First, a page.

★★★★★ White haze surrounded the sun. The forecast of showers—deferred so many days now—seemed plausible for the first time. The story-time room at the library, into which the children had stumbled, unwitting, was chilly with air conditioning but humid nonetheless. Conditions were more comfortable out in the slatted shade of the library garden, bordered by roses and planted with dark purple foliage. Toward midday, two age-thickened men contemplated their motorcycles. A gigantic insect, near hummingbird size, flew among the branches of a pine. Down at the shore, the air was perfect, the sun cut by clouds passing. The water too was ideal. Big swells dipped to reveal a white ship far off, then rose to obstruct the view of the ship, then rose even higher as the first obstruction passed and the trough descended. Gulls gathered just above the waves, clustering and stabbing at the water; pelicans flew by low. The whole surface was rimpled, the sides of the wavelets roughened by their own little disturbances. Off to the north, parallel lines of blurry gray stretched from inland out to sea, but the brightness remained nearby. Fine misty spray shone above the usual splashing. The ocean carried the body and absorbed the mind. One hundred fifty yards, nearly two hundred, slid away. The walk back to the beach chairs was so long it seemed as if some mistake must have been made. A sanderling, bone-white streaked with black, ran on the wetted sands. People had built sand castles and embankments, and the tide advanced on them. The two-year-old edged out onto the last of the dry sand, then agreed to try the foam. Minutes later he was dangling in the full frothing surf, suspended by his armpits, kicking and splashing in wild defiance of or identification with the rushing waters. He yelled at the sea, his shirt wet past the chest. Even the hike up the back of the beach, the usually hot and tedious expanse of sand, was comfortable. The sky grayed over, till sunset was nothing but a darkening. Wrens chattered with a harsh insectoid rattle at a cat in their shrubbery. The surf at dusk boomed like incipient thunderstorms. Deep in the night, the real thunder came, and white lightning.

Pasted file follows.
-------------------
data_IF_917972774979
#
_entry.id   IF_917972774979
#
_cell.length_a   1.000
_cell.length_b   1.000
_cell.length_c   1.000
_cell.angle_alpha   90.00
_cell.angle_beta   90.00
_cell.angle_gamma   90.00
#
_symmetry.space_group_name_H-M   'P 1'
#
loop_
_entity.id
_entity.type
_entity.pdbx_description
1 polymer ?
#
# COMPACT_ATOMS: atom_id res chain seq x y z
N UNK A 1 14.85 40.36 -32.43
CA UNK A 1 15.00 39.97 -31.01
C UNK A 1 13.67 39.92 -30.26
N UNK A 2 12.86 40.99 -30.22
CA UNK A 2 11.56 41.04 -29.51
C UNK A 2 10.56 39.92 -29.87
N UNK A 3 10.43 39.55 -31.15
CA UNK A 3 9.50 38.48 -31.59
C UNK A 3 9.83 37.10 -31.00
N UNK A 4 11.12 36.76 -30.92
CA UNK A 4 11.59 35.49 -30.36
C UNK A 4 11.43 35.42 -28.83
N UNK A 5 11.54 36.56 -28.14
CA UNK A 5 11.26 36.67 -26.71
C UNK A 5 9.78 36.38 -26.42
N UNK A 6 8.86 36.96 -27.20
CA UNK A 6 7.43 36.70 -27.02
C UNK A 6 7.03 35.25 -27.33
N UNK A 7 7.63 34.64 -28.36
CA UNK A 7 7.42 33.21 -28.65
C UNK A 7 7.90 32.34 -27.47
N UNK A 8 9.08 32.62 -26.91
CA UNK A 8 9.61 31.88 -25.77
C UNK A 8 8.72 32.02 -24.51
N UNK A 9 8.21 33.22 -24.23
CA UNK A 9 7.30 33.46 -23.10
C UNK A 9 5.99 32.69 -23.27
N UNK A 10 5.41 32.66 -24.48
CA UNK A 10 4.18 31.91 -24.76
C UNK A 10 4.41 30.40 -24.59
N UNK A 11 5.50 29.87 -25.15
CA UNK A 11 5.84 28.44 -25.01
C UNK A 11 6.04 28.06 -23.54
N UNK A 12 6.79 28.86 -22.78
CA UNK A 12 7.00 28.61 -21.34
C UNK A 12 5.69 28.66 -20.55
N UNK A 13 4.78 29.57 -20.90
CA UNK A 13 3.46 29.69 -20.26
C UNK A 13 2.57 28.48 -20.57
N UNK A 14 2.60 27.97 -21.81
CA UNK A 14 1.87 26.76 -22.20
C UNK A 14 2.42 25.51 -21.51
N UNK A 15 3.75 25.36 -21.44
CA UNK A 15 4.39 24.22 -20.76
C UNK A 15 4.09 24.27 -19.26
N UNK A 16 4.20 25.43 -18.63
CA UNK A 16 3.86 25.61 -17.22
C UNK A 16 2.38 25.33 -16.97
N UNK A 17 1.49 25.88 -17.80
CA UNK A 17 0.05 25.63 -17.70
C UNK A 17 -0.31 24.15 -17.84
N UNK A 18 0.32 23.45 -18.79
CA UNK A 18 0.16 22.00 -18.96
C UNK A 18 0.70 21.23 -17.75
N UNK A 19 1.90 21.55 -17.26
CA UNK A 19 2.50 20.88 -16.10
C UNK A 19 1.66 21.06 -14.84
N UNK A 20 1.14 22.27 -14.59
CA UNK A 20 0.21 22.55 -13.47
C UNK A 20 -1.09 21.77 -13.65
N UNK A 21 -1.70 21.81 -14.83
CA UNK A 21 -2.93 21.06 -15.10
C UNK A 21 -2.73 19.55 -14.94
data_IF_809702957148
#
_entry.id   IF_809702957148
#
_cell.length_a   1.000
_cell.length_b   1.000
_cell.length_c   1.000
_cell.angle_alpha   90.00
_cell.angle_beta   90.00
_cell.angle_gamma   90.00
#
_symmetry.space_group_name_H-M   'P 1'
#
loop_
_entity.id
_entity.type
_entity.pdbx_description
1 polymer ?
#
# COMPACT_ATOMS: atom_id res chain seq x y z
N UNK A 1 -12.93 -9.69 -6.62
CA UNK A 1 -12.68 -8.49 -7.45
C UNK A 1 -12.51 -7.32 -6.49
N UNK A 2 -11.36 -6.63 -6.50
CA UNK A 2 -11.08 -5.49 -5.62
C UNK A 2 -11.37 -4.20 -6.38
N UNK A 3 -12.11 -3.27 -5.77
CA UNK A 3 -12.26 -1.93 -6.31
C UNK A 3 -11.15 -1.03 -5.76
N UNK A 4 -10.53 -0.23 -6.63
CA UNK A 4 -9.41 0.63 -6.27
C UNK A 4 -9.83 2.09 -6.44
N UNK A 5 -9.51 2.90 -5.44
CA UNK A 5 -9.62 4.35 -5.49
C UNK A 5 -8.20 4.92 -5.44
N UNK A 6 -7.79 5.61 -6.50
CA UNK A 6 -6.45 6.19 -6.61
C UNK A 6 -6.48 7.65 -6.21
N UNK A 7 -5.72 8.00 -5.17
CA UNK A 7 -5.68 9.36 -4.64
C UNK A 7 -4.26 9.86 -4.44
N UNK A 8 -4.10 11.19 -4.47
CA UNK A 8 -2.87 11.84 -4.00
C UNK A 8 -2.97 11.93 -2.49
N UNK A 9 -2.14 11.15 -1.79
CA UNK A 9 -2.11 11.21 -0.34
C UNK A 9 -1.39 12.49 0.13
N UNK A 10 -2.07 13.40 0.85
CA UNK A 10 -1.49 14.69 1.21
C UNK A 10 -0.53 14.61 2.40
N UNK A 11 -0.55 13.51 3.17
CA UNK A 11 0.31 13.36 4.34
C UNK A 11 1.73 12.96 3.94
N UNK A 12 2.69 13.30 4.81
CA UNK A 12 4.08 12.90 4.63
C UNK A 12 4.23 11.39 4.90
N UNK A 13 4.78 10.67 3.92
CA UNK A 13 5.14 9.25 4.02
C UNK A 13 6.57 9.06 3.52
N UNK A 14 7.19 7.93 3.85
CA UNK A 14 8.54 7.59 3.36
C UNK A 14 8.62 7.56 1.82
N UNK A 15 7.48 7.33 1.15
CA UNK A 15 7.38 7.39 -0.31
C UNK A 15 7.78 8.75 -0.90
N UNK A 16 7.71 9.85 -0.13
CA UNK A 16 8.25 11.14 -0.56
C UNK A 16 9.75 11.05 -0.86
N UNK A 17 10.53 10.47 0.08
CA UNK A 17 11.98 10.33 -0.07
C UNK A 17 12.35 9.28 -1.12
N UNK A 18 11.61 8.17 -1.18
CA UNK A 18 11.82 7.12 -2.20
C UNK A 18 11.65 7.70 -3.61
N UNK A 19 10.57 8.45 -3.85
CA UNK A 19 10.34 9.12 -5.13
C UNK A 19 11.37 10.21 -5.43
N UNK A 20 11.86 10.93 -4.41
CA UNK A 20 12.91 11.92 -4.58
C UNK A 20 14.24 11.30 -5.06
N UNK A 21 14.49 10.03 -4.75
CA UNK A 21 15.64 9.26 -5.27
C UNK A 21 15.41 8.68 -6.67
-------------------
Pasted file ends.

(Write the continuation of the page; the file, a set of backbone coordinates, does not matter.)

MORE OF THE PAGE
★★★★ The little patch of ocean view lay in bands of color: clear pale blue sky, deep blue water, green grass, yellow sand. The pockets of the second swim trunks harbored old sand and old cash, washed and dried at least a year before. The low-tide waves were not choppy or obviously threatening, but they came in heavy and variable; out past the sandy churning, amid the calmer swells, a bigger one would suddenly rear up at face-smacking height. The water tasted more bitter than usual. Hours later, despite a rinse off, sand grains were still turning up in the creases of the eyelids. A tan dust on the rental car's windshield scattered the afternoon sun. The biggest tower of the playground climber cast the only useful patch of shade on the wood chips. An osprey passed overhead and into the blinding sunlight with a glimpse of what looked like a fish, silver and floppy, in its grasp. The grill smoked, and the shadows of the miscellaneous plants in the sand around it grew long. The two-year-old, up on the deck at the rear of the house, thrust an arm and a leg through the railing, catching the light, trusting in his support. The band of sky and the band of sea were now dissolving into each other, undifferentiated blue.